Loser: Andres Prieto 

Back-up goalkeeper Andres Prieto was making just his second start of the season for Espanyol and my word, he was up against it.

Whether it was two deflected Jota goals or thunderbolts from the aforementioned forward and Neves, there was simply nothing Prieto could do about any of the four strikes which leaked past him here.

The main reason Prieto is a loser, though, is that, at times, it was as if his entire defence were happy to leave him stranded and alone in dealing with the Wolves onslaught. They lost possession, backed off in fear and looked totally inept throughout — Nuno Espirito Santo’s prematch suggestions that Espanyol are better than their 20th-place La Liga spot couldn’t have looked further from the truth on the evidence of this pathetic defensive display.

Condolences must go to Prieto for being the victim of the shower in front of him.

Winner: Diogo Jota

Diogo Jota hadn’t scored a single goal in eight games before Thursday’s meeting with Espanyol. In fact, the last time he found the net was his hat-trick against Besiktas in this competition back in December.

Fitting, then, that the Portuguese tyrant ended that drought with another Europa League hat-trick, and he really did so in some style.

Each goal showcased Jota’s wide array of skills, with the first a poacher’s effort inside the six-yard box, the second a result of a clever run behind the Espanyol defence and the third a wonderful finish from outside the area after driving inside with the ball.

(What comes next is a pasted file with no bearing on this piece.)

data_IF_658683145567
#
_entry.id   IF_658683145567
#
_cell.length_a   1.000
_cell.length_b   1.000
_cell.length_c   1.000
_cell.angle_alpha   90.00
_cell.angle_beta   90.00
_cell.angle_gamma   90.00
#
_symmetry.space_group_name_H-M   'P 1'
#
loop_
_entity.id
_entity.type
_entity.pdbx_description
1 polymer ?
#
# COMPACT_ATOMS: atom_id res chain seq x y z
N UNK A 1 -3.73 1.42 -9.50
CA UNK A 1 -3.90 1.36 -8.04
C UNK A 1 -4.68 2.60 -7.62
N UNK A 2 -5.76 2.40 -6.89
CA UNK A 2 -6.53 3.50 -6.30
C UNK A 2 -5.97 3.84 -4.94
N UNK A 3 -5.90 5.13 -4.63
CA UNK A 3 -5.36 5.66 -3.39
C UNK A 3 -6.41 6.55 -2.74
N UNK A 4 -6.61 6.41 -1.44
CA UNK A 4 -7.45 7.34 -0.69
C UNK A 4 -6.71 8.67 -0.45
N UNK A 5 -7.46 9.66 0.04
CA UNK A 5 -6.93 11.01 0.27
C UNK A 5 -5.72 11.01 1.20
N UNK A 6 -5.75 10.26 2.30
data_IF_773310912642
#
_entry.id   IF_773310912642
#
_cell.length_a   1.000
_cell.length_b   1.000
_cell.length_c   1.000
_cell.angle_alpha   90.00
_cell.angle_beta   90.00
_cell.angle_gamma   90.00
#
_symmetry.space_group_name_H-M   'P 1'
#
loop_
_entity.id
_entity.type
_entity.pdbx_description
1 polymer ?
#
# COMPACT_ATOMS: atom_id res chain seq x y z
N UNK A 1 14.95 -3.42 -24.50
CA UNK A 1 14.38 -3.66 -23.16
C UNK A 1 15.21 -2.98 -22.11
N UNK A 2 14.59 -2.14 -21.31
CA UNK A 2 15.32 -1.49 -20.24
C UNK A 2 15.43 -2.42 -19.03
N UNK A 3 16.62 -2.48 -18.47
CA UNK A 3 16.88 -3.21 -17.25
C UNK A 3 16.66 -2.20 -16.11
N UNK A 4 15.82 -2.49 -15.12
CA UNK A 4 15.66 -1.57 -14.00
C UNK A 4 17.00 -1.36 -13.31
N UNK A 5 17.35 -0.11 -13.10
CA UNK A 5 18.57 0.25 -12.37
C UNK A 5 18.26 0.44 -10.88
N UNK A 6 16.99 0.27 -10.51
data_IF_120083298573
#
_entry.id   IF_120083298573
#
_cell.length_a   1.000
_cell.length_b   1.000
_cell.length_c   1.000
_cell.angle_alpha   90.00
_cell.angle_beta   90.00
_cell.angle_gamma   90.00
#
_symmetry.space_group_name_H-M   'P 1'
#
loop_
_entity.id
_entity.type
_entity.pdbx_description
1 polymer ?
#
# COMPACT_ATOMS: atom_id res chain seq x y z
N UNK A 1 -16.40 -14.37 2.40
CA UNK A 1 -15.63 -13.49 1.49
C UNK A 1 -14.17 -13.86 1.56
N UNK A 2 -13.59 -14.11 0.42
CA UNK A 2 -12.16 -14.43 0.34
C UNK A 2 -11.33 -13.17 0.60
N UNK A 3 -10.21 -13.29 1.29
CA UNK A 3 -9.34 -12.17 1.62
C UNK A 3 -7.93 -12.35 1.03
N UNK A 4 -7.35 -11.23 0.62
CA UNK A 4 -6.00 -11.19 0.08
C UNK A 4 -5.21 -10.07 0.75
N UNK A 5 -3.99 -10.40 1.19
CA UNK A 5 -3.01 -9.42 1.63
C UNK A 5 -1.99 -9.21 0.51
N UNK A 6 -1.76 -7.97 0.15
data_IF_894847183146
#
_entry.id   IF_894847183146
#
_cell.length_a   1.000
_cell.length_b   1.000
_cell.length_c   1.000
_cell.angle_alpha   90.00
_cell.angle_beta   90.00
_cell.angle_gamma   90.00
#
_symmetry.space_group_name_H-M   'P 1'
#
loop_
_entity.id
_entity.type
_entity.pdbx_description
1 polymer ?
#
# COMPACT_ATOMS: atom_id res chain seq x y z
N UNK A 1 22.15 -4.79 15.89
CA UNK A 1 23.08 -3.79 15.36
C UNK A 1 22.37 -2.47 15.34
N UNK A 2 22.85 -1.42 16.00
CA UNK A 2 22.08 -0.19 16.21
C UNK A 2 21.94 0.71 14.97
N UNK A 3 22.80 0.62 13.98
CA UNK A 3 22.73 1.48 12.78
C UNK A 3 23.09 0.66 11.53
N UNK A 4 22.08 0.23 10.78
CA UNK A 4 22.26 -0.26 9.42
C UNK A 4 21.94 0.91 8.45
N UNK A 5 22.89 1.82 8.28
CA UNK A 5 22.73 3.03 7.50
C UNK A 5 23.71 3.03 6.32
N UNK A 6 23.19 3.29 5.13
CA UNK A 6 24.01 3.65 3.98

A masterful performance from Jota, who should use this hat-trick to fuel further goals during the season run-in.

Loser: Abelardo Fernández

Fair enough, Espanyol have the more pressing issue of La Liga survival to worry about, but Abelardo Fernández really needs to get a winning feeling coursing through his squad. A 4-0 thrashing on a Thursday night in Wolverhampton is not the way to do that.

Record signing Raul de Tomas was unavailable and Fernández made a host of changes for this one to keep his squad fresh but in the second half especially, Espanyol looked like a team completely devoid of confidence, doomed to fail in any competition. 

Their attack was disjointed, their defence, well, we’re probably not allowed to use the words necessary to describe how they performed on Thursday.

The only silver lining is that with this tie effectively over, Fernández can rest even more players in the return leg with no pressure to take a result.

Winner: Adama Traore

Adama Traore is simply not human.

We’ve all seen, heard and read just how phenomenal the former Barcelona winger has been this season. Hell, he’s even been loosely linked with a return to the Nou Camp. But on Thursday, he really did give his former Derbi Barceloni rivals hell.

In the first half alone, Traore completed 100% of his passes and eight (eight!) of his nine attempted take-ons — he added another dribble to that tally before he was withdrawn in the second half.

Sure, his end product wasn’t quite there at times on Thursday, looking a little more like the 2018/19 version of Traore, but it was still his deep cross to the far post which forced the rebound for Neves’ thunderbolt.

Another superb performance from a player completely redefining himself.

✕︎